The years 1906–34 were devoted mainly to a long series of studies on the Annelida, not only of New Zealand but also from the southern islets of the New Zealand submarine plateau, from Antarctic expeditions, from the Kermadec Islands and elsewhere. He was, by this time, regarded as a leading authority on earthworms though, as it will be seen, his strong views on the origin and distribution of southern earthworm faunas were now meeting opposition from overseas students, and have since been discounted for the most part. His latter years were mainly devoted to the work on whales and octopuses, concluding in 1950 with a final paper on annelids from the New Zealand “Cape” Expedition to Auckland and Campbell Islands.
Benham was elected F.R.S. in 1907. Four years later he received the Hutton Medal of the Royal Society of New Zealand, being the first recipient of the award. He was also one of the original fellows of the Royal Society of New Zealand. In 1935 he was awarded the society's Hector Medal and Prize. After his retirement, in 1936, the University of New Zealand awarded him an honorary D.Sc. (1937), and he also received the Coronation Medal in the same year. In 1939 the K.B.E. was conferred upon him in recognition of outstanding service to science and to education.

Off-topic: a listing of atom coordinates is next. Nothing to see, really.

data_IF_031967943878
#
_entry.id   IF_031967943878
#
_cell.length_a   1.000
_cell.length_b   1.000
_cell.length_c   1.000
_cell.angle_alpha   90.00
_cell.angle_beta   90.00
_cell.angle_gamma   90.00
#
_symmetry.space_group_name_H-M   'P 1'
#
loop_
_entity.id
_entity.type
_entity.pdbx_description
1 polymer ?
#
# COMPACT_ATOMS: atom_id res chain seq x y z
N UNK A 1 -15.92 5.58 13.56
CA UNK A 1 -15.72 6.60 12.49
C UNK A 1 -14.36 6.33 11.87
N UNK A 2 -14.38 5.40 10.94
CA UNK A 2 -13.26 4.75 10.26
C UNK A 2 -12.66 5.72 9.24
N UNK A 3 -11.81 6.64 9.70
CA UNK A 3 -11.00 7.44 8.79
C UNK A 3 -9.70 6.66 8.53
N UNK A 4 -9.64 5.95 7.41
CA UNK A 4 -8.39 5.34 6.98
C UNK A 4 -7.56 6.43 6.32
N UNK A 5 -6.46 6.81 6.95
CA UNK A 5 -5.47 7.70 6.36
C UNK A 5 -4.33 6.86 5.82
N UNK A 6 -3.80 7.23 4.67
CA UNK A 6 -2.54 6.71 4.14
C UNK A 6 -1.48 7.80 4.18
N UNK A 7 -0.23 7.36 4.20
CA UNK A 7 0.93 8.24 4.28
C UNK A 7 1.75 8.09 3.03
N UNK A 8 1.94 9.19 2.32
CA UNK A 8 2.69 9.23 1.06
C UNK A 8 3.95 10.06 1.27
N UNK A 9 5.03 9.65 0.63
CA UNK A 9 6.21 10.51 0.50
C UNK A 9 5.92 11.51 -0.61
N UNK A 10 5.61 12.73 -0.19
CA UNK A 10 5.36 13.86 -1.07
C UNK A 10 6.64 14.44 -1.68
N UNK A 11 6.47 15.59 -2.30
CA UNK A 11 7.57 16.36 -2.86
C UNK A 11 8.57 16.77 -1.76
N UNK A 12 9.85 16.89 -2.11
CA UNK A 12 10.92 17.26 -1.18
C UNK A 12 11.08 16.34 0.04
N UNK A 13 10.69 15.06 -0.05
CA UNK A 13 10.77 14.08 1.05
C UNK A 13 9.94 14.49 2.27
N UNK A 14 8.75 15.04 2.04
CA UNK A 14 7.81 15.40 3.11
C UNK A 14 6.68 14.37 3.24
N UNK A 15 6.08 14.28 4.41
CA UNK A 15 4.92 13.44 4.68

During his retirement, Benham remained active, as his research record shows. He was always willing to assist others, especially younger workers who sought his advice. On his ninetieth birthday he could still acknowledge individually the numerous congratulatory messages that came from scientists in many quarters. Benham died in Dunedin on 21 August 1950, in his ninety-first year. In 1899 Benham married Beatrice Eadie, of London, who died in 1909: there were two children, a son and a daughter.